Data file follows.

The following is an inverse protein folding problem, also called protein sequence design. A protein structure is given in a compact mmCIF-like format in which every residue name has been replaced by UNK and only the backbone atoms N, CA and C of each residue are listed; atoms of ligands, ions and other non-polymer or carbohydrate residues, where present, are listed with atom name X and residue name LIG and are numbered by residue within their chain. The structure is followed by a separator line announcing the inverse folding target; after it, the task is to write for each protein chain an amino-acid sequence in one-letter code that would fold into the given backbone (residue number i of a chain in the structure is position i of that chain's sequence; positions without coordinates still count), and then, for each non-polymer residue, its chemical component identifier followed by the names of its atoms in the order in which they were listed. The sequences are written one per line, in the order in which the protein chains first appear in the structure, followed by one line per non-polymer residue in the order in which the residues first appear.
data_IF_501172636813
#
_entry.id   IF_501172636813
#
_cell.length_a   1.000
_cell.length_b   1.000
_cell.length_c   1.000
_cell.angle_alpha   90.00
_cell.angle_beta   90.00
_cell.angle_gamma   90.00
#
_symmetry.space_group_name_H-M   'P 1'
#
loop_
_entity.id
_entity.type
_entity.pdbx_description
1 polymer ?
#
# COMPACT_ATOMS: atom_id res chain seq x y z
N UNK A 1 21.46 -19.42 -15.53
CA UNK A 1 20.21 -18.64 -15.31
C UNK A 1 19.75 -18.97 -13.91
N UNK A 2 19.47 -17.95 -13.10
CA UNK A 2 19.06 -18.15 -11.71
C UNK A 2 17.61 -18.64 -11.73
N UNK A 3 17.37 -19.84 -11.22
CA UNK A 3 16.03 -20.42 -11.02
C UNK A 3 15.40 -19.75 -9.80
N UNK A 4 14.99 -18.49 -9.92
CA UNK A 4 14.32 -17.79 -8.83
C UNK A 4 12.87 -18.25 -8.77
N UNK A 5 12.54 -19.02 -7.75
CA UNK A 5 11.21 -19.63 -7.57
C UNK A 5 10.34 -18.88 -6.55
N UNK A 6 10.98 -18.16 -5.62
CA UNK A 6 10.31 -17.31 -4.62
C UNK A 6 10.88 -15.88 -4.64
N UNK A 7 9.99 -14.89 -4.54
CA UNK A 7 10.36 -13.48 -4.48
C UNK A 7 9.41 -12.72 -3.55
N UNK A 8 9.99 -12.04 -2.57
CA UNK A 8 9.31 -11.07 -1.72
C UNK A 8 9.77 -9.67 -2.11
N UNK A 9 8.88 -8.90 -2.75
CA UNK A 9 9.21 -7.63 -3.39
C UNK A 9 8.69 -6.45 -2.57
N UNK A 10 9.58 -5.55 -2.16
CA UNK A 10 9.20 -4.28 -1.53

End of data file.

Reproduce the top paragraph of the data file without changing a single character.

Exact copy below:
The following is an inverse protein folding problem, also called protein sequence design. A protein structure is given in a compact mmCIF-like format in which every residue name has been replaced by UNK and only the backbone atoms N, CA and C of each residue are listed; atoms of ligands, ions and other non-polymer or carbohydrate residues, where present, are listed with atom name X and residue name LIG and are numbered by residue within their chain. The structure is followed by a separator line announcing the inverse folding target; after it, the task is to write for each protein chain an amino-acid sequence in one-letter code that would fold into the given backbone (residue number i of a chain in the structure is position i of that chain's sequence; positions without coordinates still count), and then, for each non-polymer residue, its chemical component identifier followed by the names of its atoms in the order in which they were listed. The sequences are written one per line, in the order in which the protein chains first appear in the structure, followed by one line per non-polymer residue in the order in which the residues first appear.